Tuesday, July 23, 2013
I haven't been to my regular physician in four years, since 2009 (not long after my dad had been hospitalized, and I realized I needed to keep an eye on my health/visit my doctor - yeah, that didn't last long). And it's not because I've been busy, because I've had my health insurance change like 4 times, because I've been unemployed, or because I don't care for my physician anymore - although all of those are excuses I could have easily used to defend my choice for not seeing a doctor.
I am afraid of the doctor telling me I'm fat.
I'm afraid of walking in there, having the nurse record my weight, my sitting in a sterile room in my underthings with only a billowy hospital gown giving me any decency and listening to the doctor say, "You know, you really should try to lose weight."
Ever since I was a child, I've been the Chunky Girl. The Pudgy Girl. The one who was never within her weight range. And especially once I hit puberty, I got to hear constantly that I was fat and needed to lose weight.
"Why don't you try to hop on that bike and ride around more?"
"You know, the more you weigh, the more susceptible you are to diabetes..."
"You are too young to be having high blood pressure. If you lose weight..."
"A healthy range is between..."
The fear many have about going to the dentist, being under the bright lights and having a drill in their grill, is the fear I have to the doctor. I am sitting, exposed, as the doctor scalpels into me, telling me that I'm fat because I don't fall within narrowly defined BMI ranges.
Now, many of those times, my weight WAS a problem. The last time I went to the doctor, I believe I was about 240 pounds. (My scales always seem to differ from doctor's scales by AT LEAST 10 - 15 pounds - WRONG!) But I was fairly regularly going to the gym (probably around 5X a week). And I was attempting to get back on Weight Watchers. But my doctor didn't care - instead, she spent a good 15 minutes talking about how I needed to lose weight and how she didn't want to see me get diabetes or something like that.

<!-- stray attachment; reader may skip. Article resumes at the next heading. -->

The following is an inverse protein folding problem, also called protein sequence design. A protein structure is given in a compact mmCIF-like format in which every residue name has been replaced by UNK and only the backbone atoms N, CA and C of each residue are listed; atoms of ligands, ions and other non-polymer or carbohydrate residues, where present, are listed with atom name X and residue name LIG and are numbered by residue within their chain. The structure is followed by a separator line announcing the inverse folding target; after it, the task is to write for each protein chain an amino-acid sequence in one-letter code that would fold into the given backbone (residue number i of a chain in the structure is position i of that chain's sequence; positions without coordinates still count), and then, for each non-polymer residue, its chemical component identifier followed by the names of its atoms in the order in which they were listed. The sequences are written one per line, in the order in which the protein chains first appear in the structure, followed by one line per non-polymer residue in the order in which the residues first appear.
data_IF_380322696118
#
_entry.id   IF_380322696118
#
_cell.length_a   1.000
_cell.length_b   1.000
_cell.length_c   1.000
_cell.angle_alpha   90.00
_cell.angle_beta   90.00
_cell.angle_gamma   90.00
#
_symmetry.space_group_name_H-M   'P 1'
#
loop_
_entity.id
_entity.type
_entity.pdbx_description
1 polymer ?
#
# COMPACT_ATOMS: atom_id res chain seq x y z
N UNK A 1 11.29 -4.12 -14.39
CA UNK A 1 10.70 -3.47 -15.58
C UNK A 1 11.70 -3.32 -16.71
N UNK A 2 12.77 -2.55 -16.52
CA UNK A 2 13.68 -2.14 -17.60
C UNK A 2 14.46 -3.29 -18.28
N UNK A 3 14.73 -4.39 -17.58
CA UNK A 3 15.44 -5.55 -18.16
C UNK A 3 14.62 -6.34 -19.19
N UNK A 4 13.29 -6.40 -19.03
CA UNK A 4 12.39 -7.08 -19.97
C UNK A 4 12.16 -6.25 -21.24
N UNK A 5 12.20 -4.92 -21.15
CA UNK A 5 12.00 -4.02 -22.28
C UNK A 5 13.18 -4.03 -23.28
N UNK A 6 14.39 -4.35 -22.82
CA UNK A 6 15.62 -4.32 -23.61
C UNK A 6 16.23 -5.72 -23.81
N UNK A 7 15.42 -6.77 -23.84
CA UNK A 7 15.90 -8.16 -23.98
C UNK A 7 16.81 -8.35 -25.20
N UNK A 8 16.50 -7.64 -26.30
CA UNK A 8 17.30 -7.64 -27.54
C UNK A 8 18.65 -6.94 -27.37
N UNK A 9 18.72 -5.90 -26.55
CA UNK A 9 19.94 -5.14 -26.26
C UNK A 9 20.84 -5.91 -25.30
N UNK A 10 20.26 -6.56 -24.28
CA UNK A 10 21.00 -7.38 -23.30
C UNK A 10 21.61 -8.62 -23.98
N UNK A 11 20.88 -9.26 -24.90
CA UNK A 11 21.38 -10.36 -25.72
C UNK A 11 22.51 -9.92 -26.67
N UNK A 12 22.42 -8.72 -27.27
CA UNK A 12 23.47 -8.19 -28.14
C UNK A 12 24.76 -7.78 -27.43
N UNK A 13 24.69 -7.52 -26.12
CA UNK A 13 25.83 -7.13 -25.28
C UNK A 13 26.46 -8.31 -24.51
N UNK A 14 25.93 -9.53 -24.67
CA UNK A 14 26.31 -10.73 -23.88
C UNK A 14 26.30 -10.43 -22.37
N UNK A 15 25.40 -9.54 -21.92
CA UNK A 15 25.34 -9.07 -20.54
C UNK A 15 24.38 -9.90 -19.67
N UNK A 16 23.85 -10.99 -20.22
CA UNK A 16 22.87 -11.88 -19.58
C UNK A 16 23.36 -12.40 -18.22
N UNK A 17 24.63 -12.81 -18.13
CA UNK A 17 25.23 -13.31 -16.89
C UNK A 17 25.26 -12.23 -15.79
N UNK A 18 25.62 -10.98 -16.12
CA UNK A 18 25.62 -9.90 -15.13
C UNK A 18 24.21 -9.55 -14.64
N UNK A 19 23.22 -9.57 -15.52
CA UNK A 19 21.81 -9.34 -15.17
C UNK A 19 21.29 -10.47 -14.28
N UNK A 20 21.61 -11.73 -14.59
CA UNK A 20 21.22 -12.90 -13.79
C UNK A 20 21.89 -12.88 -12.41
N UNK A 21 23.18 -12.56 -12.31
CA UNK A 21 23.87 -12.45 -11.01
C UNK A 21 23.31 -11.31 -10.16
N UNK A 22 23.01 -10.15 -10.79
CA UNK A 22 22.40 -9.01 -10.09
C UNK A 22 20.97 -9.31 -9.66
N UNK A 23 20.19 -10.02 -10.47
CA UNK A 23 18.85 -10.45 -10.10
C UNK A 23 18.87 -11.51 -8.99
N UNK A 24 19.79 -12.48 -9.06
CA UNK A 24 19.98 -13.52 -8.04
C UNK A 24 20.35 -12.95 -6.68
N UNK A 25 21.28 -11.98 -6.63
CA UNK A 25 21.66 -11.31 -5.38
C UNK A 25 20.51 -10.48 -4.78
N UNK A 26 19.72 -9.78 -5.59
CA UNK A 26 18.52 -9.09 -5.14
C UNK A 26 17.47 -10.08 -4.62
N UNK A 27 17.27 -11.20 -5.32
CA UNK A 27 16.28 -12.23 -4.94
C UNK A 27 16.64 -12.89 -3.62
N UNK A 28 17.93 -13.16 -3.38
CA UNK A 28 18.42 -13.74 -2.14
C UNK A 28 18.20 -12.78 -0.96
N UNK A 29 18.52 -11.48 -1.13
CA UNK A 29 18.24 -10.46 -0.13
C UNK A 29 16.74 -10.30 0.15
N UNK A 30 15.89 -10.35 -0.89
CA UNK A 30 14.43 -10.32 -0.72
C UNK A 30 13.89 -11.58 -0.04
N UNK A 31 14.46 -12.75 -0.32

You would think I shouldn't be nervous, as I'm a "tiny" 165 pounds (a weight I haven't been since...childhood???). That is BARELY out of the BMI range for my height (the cutoff is 155).
But recently, my workplace offered a Health Report. I took the report, feeling all giddy and happy, until I got to the results:
"YOU ARE OVERWEIGHT. YOUR IDEAL WEIGHT IS 155. YOU NEED TO LOSE 10 POUNDS TO BE WITHIN YOUR BMI."
Talk about a freaking downer! This stupid report didn't know where I came from - that I lost a FREAKING PERSON to get down to 165! It didn't know that I went from having sleep apnea and probably high blood pressure/pre-diabetes to where I am today.
When I told my sister this, she, being the super amazing supportive sister that she is, told me that very thing: that I can't take the dumb computer report too seriously. That I *HAVE* come a long ways and that I am WAY healthier than I was.
Fact is, I am afraid going to this new doctor (because there is no way I am going back to my old "Let's spend 15 minutes talking about how fat you are and how you should miraculously get rid of that weight" doctor) is going to be like taking that report. I'm going to go in, see I'm 175 pounds (because, again, doctor's scales and all that wrought), be pleased - only to have the doctor come in and go, "Uh, yeah, you're fat - lose some weight, Chubster."
(OK, so I doubt the doctor would actually say that - but it was moderately amusing.)
This is why I haven't made an appointment in four years. But if I am going to embrace a new healthy lifestyle, I need to get over this fear. I need to start cultivating a relationship with my doctor - to find a doctor that I can trust and rely on. And that is why I made an appointment. My hands might have shook as I was on the phone, scheduling the appointment, but I didn't waver or hang up or just forget about it like I normally would.
But one thing is certain: when I go to see this doctor, before she ever says a word about my weight, I'm going to tell her this:
"Before you mention anything about my weight, I need to tell you this: I used to weight over 268 pounds. Since November of last year, I have lost over 100 pounds. I went from having sleep apnea and being too tired to cook or exercise, to sleeping amazing at night and exercising 40 mins 3X a week. And I have about 20 more pounds to go before I am done. So while I know I am technically "overweight" according to my BMI, I am aware of it and am working to change it."
It might not do anything - but at least it will make me feel good :)